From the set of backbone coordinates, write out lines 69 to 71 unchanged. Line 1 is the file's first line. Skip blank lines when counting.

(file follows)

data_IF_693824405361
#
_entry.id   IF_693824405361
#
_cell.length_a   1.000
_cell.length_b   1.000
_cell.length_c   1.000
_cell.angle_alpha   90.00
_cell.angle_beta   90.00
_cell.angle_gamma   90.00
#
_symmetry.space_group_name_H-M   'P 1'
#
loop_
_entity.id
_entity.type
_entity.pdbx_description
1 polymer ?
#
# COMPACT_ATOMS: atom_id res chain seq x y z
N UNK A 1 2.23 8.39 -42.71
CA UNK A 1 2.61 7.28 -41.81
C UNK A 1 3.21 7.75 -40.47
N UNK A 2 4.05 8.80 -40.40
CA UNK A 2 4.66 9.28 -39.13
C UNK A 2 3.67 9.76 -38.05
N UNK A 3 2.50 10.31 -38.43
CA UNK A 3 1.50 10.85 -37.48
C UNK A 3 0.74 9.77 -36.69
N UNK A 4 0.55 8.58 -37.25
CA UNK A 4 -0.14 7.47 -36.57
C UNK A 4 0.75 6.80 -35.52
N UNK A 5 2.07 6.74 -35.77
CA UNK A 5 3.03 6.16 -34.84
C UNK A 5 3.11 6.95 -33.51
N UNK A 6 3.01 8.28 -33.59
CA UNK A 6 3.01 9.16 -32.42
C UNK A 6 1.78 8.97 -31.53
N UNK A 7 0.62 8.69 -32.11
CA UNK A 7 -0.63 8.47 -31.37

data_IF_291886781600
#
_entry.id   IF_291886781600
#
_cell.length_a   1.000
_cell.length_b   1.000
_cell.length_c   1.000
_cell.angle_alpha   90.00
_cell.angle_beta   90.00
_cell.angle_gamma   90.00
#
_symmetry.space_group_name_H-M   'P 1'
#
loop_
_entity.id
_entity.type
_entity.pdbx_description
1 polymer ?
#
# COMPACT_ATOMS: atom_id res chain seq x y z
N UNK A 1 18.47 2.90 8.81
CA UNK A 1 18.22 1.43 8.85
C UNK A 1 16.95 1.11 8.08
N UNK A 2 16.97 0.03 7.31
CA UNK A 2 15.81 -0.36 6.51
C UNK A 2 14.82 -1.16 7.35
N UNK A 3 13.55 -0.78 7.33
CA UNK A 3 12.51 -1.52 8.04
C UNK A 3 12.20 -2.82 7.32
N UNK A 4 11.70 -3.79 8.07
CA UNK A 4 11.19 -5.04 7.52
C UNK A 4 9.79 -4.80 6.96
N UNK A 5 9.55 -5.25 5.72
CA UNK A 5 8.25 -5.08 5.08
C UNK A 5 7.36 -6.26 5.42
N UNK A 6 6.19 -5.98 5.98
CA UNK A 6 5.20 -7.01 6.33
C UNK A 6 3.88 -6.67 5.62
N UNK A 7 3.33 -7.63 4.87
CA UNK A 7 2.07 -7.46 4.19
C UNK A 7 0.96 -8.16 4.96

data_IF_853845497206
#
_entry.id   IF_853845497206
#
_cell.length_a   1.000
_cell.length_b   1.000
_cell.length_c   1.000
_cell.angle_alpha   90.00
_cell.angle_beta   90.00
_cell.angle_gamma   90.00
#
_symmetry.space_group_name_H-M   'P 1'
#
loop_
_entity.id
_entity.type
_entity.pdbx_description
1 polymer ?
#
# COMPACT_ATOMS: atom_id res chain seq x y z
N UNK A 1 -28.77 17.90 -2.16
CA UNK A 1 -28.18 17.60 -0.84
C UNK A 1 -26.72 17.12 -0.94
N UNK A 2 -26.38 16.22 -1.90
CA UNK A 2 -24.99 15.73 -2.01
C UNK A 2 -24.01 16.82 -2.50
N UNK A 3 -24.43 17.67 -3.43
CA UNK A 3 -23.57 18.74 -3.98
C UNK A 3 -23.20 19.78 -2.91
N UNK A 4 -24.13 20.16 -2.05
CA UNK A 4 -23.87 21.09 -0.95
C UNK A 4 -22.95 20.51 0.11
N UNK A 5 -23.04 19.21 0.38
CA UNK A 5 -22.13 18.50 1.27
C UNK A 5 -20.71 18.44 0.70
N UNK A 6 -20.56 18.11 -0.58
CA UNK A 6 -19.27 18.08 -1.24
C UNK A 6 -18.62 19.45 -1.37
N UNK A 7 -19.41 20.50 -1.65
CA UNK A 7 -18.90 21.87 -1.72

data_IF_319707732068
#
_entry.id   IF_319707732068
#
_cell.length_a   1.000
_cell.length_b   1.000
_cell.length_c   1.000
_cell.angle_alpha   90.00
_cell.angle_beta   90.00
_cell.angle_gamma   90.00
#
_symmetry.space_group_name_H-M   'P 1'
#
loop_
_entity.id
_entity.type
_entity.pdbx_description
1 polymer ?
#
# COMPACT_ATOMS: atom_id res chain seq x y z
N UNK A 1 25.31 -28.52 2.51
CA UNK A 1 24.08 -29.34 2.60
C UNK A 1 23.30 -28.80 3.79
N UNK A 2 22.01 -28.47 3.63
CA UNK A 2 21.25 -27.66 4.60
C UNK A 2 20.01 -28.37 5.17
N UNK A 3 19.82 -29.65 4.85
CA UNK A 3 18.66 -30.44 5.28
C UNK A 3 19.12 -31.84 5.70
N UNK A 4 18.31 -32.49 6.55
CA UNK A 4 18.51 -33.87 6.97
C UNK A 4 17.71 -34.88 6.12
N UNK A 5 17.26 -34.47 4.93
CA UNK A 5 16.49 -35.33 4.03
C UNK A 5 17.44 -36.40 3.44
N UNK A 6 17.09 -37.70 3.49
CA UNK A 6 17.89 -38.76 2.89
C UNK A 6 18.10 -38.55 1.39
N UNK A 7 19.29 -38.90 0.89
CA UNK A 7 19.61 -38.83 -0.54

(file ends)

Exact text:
C UNK A 3 12.20 -2.82 7.32
N UNK A 4 11.70 -3.79 8.07
CA UNK A 4 11.19 -5.04 7.52